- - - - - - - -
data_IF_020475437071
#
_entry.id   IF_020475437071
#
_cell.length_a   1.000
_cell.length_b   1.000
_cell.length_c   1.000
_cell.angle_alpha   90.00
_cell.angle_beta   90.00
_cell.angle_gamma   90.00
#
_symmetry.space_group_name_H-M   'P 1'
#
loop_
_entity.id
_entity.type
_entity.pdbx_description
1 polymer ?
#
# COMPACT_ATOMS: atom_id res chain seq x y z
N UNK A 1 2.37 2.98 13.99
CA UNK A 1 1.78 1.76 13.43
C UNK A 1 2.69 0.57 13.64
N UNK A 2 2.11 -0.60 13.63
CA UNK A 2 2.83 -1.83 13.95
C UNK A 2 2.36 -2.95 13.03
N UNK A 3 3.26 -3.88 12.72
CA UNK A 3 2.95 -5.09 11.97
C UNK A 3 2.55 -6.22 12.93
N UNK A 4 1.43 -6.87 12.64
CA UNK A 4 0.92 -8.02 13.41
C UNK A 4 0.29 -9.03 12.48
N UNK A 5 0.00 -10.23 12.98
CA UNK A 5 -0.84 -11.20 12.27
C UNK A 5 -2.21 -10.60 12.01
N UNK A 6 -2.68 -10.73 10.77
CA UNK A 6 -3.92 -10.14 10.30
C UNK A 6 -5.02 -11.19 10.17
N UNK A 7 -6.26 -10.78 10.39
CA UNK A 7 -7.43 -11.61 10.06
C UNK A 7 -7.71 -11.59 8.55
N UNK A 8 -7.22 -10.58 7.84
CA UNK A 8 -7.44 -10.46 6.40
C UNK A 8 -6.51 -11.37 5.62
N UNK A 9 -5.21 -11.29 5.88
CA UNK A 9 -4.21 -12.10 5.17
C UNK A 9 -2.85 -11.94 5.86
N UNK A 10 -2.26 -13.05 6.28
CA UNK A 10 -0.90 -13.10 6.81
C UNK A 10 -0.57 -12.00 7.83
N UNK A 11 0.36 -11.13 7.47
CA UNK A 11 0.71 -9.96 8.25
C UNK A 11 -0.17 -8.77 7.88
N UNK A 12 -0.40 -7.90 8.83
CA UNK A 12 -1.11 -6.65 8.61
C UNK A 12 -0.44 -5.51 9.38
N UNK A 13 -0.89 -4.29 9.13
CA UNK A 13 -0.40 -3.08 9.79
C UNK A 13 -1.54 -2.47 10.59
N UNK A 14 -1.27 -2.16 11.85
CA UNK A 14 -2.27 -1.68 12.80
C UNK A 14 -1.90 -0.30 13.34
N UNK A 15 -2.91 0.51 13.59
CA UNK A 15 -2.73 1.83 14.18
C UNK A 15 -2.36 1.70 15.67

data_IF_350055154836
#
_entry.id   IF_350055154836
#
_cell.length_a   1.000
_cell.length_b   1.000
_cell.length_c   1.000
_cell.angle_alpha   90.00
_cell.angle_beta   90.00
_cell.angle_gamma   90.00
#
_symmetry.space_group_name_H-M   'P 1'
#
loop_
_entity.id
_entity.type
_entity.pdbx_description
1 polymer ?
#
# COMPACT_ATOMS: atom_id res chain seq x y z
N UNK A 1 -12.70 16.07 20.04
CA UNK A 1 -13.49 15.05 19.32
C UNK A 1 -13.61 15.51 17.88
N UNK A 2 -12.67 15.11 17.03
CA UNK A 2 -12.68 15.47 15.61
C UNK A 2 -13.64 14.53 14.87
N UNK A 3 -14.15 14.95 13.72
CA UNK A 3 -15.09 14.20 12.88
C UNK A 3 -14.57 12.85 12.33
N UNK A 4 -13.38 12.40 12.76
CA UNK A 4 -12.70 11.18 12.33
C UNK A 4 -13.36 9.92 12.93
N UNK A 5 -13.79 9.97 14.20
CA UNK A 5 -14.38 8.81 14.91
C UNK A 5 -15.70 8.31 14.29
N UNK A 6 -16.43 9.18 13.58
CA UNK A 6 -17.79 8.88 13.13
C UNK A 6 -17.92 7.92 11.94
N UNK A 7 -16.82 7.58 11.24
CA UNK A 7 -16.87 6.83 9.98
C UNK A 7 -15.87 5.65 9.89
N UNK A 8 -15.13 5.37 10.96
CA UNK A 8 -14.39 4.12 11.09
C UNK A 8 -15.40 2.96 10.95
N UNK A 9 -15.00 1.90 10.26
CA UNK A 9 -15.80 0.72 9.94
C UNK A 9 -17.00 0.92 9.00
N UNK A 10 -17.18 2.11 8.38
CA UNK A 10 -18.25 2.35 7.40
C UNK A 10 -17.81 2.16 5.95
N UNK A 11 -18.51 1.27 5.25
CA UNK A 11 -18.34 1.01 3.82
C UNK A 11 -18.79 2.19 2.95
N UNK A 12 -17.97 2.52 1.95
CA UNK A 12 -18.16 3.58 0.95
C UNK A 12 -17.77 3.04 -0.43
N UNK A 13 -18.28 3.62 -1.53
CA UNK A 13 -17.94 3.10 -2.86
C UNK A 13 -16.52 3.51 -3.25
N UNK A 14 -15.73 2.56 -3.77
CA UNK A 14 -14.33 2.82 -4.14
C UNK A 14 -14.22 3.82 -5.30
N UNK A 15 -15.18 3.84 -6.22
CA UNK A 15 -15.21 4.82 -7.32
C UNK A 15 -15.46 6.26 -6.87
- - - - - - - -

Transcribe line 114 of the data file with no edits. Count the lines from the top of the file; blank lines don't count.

CA UNK A 10 -18.25 2.35 7.40